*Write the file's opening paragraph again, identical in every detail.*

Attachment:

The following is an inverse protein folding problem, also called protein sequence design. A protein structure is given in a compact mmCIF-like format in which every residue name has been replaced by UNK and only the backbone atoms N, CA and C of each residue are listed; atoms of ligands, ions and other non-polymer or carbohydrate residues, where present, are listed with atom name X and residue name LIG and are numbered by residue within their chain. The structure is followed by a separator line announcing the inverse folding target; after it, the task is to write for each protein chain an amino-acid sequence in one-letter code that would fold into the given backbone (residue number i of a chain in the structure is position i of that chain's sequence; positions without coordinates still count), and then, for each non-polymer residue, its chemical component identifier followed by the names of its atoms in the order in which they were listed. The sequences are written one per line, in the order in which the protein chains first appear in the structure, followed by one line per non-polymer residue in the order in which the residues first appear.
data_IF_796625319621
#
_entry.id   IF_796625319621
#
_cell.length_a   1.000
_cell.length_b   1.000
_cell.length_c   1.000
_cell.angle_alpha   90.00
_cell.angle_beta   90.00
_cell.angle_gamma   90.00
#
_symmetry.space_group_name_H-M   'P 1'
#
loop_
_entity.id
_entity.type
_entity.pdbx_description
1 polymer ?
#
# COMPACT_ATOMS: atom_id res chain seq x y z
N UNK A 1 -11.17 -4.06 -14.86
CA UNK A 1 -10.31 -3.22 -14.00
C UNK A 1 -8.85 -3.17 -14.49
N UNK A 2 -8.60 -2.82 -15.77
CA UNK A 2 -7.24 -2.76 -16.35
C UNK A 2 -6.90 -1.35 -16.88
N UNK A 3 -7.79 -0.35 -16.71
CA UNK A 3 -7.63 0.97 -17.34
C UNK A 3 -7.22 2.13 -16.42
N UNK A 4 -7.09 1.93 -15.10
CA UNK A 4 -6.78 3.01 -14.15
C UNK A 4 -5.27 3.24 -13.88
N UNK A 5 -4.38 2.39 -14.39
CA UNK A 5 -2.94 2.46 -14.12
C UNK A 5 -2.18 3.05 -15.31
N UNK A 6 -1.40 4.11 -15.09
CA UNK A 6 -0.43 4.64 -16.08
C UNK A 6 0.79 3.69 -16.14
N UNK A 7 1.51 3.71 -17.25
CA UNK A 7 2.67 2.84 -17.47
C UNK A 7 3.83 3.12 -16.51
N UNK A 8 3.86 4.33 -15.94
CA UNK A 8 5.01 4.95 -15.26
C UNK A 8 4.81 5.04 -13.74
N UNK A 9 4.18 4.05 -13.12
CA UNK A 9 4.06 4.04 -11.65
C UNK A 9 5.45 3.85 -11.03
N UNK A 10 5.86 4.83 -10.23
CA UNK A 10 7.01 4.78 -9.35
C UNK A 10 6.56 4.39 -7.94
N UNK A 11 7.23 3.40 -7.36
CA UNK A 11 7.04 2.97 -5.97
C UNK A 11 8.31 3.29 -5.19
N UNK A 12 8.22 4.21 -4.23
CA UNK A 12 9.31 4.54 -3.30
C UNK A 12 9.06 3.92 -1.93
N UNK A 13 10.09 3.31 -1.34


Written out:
The following is an inverse protein folding problem, also called protein sequence design. A protein structure is given in a compact mmCIF-like format in which every residue name has been replaced by UNK and only the backbone atoms N, CA and C of each residue are listed; atoms of ligands, ions and other non-polymer or carbohydrate residues, where present, are listed with atom name X and residue name LIG and are numbered by residue within their chain. The structure is followed by a separator line announcing the inverse folding target; after it, the task is to write for each protein chain an amino-acid sequence in one-letter code that would fold into the given backbone (residue number i of a chain in the structure is position i of that chain's sequence; positions without coordinates still count), and then, for each non-polymer residue, its chemical component identifier followed by the names of its atoms in the order in which they were listed. The sequences are written one per line, in the order in which the protein chains first appear in the structure, followed by one line per non-polymer residue in the order in which the residues first appear.